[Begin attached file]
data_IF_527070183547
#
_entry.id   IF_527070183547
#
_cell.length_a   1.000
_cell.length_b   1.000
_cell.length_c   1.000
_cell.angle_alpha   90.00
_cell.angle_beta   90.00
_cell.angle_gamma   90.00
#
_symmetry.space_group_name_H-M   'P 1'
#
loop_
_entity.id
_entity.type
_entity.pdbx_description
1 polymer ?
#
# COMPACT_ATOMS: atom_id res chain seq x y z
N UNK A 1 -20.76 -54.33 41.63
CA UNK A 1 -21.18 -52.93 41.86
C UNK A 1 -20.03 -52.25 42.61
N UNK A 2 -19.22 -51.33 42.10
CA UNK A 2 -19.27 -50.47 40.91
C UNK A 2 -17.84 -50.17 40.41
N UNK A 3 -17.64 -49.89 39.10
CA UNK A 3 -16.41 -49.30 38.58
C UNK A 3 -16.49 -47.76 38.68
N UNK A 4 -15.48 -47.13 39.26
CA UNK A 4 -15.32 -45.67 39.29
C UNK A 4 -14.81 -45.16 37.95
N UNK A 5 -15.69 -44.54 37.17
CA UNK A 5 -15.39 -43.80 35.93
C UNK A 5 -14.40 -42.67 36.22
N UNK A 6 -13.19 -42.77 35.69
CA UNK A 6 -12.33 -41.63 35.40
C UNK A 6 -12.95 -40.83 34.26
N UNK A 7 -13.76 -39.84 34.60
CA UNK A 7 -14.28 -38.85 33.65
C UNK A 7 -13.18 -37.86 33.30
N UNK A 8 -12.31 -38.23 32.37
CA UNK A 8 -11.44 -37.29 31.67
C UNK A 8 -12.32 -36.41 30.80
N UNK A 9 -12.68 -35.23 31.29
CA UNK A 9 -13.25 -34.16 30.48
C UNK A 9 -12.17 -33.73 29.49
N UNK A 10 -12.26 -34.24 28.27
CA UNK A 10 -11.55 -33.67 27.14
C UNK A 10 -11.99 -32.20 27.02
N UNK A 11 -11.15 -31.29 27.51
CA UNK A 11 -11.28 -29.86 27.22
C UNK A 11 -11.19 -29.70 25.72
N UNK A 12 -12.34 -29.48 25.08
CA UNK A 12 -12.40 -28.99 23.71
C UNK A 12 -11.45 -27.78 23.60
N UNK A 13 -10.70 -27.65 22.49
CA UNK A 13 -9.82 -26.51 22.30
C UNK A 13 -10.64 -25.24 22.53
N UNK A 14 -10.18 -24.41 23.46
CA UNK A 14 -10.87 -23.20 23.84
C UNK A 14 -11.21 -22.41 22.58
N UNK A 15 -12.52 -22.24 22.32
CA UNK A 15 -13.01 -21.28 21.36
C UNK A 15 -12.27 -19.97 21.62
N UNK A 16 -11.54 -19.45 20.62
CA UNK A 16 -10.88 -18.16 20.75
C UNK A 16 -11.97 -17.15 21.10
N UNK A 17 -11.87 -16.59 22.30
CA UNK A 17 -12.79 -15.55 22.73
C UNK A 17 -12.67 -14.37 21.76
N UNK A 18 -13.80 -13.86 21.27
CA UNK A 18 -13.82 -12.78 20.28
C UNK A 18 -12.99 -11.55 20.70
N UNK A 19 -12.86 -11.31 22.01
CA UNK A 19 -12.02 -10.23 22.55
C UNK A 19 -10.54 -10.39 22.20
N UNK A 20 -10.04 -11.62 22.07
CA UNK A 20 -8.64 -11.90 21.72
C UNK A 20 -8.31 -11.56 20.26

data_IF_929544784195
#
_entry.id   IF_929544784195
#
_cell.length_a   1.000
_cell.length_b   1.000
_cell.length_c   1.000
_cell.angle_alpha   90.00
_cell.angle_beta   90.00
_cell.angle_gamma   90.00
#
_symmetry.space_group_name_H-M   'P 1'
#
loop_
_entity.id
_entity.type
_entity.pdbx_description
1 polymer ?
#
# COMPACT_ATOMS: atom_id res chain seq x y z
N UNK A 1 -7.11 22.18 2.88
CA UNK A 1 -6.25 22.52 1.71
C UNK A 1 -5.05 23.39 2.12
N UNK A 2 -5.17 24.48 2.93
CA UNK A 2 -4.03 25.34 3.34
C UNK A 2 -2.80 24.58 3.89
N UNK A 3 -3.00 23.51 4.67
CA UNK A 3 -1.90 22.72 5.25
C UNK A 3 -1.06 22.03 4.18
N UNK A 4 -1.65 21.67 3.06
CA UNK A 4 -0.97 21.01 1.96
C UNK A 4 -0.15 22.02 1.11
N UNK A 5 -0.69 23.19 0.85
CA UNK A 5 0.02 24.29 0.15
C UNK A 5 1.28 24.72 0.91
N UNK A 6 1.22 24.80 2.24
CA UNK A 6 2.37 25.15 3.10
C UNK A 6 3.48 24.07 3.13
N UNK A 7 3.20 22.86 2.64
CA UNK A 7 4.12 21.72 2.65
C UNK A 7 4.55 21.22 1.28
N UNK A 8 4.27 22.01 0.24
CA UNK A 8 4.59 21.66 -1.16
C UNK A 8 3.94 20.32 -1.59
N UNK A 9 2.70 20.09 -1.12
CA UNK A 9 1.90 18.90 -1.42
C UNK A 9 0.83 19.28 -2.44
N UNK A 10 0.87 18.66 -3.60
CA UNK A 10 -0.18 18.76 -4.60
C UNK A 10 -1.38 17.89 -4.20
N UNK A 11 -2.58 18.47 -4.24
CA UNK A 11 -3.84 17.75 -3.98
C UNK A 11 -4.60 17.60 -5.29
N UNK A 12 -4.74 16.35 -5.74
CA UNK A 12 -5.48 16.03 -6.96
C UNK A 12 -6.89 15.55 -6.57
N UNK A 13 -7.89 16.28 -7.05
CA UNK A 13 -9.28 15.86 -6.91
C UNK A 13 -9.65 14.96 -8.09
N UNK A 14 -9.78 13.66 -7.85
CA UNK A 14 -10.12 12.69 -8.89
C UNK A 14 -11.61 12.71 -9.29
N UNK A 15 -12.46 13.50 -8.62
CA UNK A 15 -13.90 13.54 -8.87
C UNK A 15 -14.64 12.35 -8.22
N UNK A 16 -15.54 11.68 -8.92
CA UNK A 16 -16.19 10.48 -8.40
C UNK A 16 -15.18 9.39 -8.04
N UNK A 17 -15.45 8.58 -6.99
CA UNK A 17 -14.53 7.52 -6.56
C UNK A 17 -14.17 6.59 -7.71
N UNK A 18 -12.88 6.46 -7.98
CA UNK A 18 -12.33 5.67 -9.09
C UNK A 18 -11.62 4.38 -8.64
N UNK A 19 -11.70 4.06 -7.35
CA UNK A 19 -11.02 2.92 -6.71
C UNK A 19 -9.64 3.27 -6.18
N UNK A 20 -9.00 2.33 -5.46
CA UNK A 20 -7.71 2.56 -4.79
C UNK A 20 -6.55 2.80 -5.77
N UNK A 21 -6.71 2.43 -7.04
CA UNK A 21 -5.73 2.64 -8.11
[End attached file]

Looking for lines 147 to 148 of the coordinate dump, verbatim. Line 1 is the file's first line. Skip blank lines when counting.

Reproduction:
CA UNK A 16 -16.19 10.48 -8.40
C UNK A 16 -15.18 9.39 -8.04